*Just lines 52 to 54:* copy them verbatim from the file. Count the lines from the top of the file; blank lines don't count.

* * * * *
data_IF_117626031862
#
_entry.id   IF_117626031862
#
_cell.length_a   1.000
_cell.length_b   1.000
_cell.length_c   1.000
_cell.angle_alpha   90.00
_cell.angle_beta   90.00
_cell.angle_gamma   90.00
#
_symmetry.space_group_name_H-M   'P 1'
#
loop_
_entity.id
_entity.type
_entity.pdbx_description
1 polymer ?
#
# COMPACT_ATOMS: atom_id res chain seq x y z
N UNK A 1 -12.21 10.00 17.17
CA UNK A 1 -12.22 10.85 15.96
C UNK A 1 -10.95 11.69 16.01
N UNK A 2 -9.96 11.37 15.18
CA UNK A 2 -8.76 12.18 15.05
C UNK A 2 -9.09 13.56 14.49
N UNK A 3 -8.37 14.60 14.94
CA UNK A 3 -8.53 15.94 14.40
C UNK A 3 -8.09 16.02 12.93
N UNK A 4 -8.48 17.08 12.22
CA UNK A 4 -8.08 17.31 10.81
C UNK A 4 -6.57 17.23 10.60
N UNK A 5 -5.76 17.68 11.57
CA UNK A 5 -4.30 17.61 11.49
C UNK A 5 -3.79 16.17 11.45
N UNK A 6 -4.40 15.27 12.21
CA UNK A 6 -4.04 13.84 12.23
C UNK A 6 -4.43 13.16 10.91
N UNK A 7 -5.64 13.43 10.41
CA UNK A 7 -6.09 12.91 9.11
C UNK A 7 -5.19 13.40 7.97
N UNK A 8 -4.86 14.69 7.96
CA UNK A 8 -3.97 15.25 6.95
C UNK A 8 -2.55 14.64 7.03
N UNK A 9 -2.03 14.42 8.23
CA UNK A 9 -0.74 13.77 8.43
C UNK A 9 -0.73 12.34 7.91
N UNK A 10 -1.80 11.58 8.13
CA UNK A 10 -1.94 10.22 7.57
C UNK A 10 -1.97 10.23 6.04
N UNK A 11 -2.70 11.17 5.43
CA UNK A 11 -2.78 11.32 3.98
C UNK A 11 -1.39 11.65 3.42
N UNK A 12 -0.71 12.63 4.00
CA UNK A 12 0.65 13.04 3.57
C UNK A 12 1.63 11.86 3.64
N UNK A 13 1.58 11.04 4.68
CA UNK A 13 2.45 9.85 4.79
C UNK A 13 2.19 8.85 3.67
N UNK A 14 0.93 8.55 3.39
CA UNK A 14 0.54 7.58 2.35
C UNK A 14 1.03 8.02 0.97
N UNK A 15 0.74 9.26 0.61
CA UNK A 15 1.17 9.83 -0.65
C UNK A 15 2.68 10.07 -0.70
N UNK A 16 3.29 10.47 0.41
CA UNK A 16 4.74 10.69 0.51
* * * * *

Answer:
CA UNK A 11 -2.78 11.32 3.98
C UNK A 11 -1.39 11.65 3.42
N UNK A 12 -0.71 12.63 4.00